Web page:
USA

Endangered Sumatran orangutans in New Orleans give birth to twins: NPR

The endangered Sumatran orangutan Menari can be seen climbing inside the Audubon Zoo enclosure in New Orleans. The zoo announced Thursday that Menari is pregnant with twins.

Susan Pogue / Digital Lou Photo


Hide captions

Switch captions

Susan Pogue / Digital Lou Photo

The endangered Sumatran orangutan Menari can be seen climbing inside the Audubon Zoo enclosure in New Orleans. The zoo announced Thursday that Menari is pregnant with twins.

Susan Pogue / Digital Lou Photo

The Audubon Zoo in New Orleans is a species that wildlife groups consider endangered and welcomes two additions to their families this winter.

Menari, a 12-year-old woman at the zoo Sumatran orangutanIs expecting twins whose father is Jambi, the zoo’s male orangutan, the zoo announced Thursday.

Menari is the first to give birth and is expected to be sometime in December or January.

“We are very excited about this pregnancy,” zoo senior veterinarian Bob McLean said in a news release.

According to McLean, twins are extremely rare in orangutans, and twins are only about 1% likely to occur.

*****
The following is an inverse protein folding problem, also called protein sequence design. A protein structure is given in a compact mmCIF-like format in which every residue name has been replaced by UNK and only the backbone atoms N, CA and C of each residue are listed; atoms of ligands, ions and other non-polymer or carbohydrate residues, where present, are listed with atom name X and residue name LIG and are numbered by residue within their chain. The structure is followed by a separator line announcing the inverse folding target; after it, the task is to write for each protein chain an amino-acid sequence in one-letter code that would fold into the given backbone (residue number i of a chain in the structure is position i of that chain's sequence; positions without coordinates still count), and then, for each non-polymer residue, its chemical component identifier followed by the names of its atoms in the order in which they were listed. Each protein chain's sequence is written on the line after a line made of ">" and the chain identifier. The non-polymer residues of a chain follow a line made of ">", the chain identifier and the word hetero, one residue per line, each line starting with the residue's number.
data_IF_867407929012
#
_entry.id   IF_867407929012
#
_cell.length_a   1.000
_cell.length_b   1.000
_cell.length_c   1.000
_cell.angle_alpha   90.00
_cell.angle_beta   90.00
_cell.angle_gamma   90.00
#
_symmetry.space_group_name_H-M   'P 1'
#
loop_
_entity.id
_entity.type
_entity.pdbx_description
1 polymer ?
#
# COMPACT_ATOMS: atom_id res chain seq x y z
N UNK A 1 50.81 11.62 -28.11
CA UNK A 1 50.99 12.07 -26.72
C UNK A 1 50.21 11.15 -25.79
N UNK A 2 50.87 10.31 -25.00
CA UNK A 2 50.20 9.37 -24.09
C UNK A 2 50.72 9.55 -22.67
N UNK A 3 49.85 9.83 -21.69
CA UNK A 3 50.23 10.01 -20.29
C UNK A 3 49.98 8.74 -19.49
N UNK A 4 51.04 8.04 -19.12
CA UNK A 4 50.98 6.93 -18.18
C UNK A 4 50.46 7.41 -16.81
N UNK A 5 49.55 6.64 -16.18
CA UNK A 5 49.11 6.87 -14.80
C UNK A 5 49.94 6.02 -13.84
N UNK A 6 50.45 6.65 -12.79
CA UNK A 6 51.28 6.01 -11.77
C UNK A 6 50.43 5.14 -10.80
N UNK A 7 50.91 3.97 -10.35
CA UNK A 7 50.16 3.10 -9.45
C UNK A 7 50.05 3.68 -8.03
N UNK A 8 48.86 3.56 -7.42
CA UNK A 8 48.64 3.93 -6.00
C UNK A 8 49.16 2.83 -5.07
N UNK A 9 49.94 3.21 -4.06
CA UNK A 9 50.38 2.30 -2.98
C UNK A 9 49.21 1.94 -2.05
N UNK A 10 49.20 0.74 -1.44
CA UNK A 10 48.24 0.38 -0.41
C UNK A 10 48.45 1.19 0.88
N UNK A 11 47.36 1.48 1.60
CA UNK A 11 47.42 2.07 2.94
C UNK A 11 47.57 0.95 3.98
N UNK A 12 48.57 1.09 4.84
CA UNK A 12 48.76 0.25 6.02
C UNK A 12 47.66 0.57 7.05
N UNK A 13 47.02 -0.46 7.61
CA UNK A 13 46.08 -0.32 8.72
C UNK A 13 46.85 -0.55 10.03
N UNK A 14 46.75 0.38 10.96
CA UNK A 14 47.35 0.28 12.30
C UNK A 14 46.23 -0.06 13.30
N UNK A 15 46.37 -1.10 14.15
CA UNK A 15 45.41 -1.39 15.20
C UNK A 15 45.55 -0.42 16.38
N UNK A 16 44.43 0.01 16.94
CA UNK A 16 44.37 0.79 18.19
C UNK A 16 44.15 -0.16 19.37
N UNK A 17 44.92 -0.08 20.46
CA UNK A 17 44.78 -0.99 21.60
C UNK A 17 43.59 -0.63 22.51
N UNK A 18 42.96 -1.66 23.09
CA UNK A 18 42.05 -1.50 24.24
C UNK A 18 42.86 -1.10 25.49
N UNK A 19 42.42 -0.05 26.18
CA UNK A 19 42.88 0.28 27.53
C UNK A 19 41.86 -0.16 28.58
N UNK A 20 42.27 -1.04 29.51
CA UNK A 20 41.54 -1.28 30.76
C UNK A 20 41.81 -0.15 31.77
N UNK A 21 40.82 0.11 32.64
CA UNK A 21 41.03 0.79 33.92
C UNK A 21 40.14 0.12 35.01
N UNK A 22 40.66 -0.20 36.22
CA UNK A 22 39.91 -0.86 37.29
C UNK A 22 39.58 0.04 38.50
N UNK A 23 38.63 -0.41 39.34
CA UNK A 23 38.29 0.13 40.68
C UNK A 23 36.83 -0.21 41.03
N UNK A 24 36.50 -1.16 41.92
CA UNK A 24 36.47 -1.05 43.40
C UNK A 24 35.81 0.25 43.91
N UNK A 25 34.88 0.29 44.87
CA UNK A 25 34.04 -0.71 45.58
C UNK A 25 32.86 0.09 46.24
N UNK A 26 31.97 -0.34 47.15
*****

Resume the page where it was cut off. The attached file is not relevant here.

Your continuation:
According to zoo officials, the twins were born in 1985 at the same zoo to the orangutan Sarah (Bontemp aka “Bonnie” and Laguniappe aka “Lana”). Both grew up at Audubon Zoo.

Lana is still alive Greenville Zoo In South Carolina. Bonnie died in 2016 at the Miami Zoo.

She has never given birth, but zoo officials say Menari was able to observe her mother, Feliz, give birth, and raise her half-sisters. Blanc In 2019.

Menari, one of the Sumatran orangutans at Audubon Zoo, will give birth to its first offspring in December or January.

Susan Pogue / Digital Lou Photo


Hide captions

Switch captions

Susan Pogue / Digital Lou Photo

Menari, one of the Sumatran orangutans at Audubon Zoo, will give birth to its first offspring in December or January.

Susan Pogue / Digital Lou Photo

The staff not only works with Menari to train motherhood, but also reassures the staff that they may intervene to care for one or both newborns as needed.

“The bond between orangutans and her youth is one of the strongest in nature. Orangutans spend more time with their mothers than most mammals, and female orangutans continue to visit their mothers until their teens.” Said Jan Vertefeuille. World Wildlife Fund By email to NPR.

However, Vertefeuille says that the bond between orangutans and their children influences the extinction of the species. When poachers look for babies for illegal wildlife trade, orangutan mothers are more likely to be killed than giving up their children.

The World Wildlife Fund cites pet trade and habitat loss as two of the greatest threats facing the world’s orangutan species.

Believed to be Less than 14,000 Sumatran orangutan living in the wild Palm oil plantation Spread to their habitat.



Endangered Sumatran orangutans in New Orleans give birth to twins: NPR

Source link Endangered Sumatran orangutans in New Orleans give birth to twins: NPR

Back to top button